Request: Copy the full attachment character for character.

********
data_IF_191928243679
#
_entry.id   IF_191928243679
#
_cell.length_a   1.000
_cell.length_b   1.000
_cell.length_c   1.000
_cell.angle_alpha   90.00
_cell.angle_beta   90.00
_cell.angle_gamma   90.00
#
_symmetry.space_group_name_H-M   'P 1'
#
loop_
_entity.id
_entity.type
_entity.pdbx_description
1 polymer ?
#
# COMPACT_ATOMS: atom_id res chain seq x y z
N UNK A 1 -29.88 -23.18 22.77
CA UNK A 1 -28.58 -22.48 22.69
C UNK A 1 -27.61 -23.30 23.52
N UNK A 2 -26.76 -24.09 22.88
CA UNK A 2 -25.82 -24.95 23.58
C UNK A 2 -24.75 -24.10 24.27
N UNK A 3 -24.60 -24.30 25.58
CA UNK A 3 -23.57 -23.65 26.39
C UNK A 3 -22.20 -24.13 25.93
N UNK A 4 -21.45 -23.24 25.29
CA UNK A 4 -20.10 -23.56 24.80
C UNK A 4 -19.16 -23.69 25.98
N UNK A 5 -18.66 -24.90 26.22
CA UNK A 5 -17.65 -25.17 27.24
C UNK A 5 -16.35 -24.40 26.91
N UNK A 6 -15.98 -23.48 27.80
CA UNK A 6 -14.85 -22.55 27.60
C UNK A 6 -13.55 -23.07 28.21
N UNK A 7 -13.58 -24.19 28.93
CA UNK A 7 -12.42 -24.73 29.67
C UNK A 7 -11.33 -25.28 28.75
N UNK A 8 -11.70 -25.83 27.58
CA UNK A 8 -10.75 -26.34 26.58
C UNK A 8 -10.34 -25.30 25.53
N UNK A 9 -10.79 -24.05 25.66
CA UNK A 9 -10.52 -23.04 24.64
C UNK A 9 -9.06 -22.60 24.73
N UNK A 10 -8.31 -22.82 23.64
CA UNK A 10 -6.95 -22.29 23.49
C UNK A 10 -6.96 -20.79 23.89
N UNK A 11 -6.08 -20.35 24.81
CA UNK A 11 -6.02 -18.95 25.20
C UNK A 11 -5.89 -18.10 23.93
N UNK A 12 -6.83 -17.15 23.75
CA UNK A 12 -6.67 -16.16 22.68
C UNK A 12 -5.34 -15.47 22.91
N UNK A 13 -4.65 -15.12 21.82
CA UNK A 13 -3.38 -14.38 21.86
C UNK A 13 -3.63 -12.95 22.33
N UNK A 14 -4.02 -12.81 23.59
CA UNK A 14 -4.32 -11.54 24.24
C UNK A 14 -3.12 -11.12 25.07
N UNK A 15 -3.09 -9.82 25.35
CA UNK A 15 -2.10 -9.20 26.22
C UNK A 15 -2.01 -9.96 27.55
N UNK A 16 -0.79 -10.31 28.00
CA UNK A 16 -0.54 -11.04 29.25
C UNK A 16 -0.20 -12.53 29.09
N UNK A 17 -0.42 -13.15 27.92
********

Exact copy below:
data_IF_191928243679
#
_entry.id   IF_191928243679
#
_cell.length_a   1.000
_cell.length_b   1.000
_cell.length_c   1.000
_cell.angle_alpha   90.00
_cell.angle_beta   90.00
_cell.angle_gamma   90.00
#
_symmetry.space_group_name_H-M   'P 1'
#
loop_
_entity.id
_entity.type
_entity.pdbx_description
1 polymer ?
#
# COMPACT_ATOMS: atom_id res chain seq x y z
N UNK A 1 -29.88 -23.18 22.77
CA UNK A 1 -28.58 -22.48 22.69
C UNK A 1 -27.61 -23.30 23.52
N UNK A 2 -26.76 -24.09 22.88
CA UNK A 2 -25.82 -24.95 23.58
C UNK A 2 -24.75 -24.10 24.27
N UNK A 3 -24.60 -24.30 25.58
CA UNK A 3 -23.57 -23.65 26.39
C UNK A 3 -22.20 -24.13 25.93
N UNK A 4 -21.45 -23.24 25.29
CA UNK A 4 -20.10 -23.56 24.80
C UNK A 4 -19.16 -23.69 25.98
N UNK A 5 -18.66 -24.90 26.22
CA UNK A 5 -17.65 -25.17 27.24
C UNK A 5 -16.35 -24.40 26.91
N UNK A 6 -15.98 -23.48 27.80
CA UNK A 6 -14.85 -22.55 27.60
C UNK A 6 -13.55 -23.07 28.21
N UNK A 7 -13.58 -24.19 28.93
CA UNK A 7 -12.42 -24.73 29.67
C UNK A 7 -11.33 -25.28 28.75
N UNK A 8 -11.70 -25.83 27.58
CA UNK A 8 -10.75 -26.34 26.58
C UNK A 8 -10.34 -25.30 25.53
N UNK A 9 -10.79 -24.05 25.66
CA UNK A 9 -10.52 -23.04 24.64
C UNK A 9 -9.06 -22.60 24.73
N UNK A 10 -8.31 -22.82 23.64
CA UNK A 10 -6.95 -22.29 23.49
C UNK A 10 -6.96 -20.79 23.89
N UNK A 11 -6.08 -20.35 24.81
CA UNK A 11 -6.02 -18.95 25.20
C UNK A 11 -5.89 -18.10 23.93
N UNK A 12 -6.83 -17.15 23.75
CA UNK A 12 -6.67 -16.16 22.68
C UNK A 12 -5.34 -15.47 22.91
N UNK A 13 -4.65 -15.12 21.82
CA UNK A 13 -3.38 -14.38 21.86
C UNK A 13 -3.63 -12.95 22.33
N UNK A 14 -4.02 -12.81 23.59
CA UNK A 14 -4.32 -11.54 24.24
C UNK A 14 -3.12 -11.12 25.07
N UNK A 15 -3.09 -9.82 25.35
CA UNK A 15 -2.10 -9.20 26.22
C UNK A 15 -2.01 -9.96 27.55
N UNK A 16 -0.79 -10.31 28.00
CA UNK A 16 -0.54 -11.04 29.25
C UNK A 16 -0.20 -12.53 29.09
N UNK A 17 -0.42 -13.15 27.92